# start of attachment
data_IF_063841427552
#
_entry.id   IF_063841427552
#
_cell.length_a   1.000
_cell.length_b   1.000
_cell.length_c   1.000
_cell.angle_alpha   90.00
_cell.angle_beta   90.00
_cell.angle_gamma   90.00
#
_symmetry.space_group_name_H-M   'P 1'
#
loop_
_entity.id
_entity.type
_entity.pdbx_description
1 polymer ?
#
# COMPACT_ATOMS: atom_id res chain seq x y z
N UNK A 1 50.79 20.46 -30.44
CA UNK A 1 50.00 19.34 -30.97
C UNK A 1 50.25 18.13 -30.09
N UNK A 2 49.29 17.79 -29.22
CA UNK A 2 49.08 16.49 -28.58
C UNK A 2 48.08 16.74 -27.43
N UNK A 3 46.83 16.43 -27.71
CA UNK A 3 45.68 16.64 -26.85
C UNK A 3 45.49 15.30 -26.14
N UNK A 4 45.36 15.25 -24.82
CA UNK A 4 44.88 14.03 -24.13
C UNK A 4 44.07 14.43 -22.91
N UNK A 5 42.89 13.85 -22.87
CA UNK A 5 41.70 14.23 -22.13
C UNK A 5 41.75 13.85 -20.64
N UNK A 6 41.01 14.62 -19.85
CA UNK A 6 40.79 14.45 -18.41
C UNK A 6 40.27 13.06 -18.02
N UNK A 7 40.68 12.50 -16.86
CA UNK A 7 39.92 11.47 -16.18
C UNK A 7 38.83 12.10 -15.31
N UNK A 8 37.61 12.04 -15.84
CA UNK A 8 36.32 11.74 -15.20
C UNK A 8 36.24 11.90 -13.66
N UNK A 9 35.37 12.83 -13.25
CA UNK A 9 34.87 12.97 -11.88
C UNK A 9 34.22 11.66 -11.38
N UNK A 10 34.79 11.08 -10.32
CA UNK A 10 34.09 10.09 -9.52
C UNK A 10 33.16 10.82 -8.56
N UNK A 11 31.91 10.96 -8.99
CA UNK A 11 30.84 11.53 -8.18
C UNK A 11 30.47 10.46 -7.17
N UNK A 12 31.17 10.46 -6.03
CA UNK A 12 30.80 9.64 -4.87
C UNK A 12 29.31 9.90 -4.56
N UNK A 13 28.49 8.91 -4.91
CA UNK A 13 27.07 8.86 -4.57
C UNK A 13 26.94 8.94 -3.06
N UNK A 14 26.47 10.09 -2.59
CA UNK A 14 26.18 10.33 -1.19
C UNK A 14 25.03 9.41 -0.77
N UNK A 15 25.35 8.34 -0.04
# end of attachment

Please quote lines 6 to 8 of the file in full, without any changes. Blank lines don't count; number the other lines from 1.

_cell.length_b   1.000
_cell.length_c   1.000
_cell.angle_alpha   90.00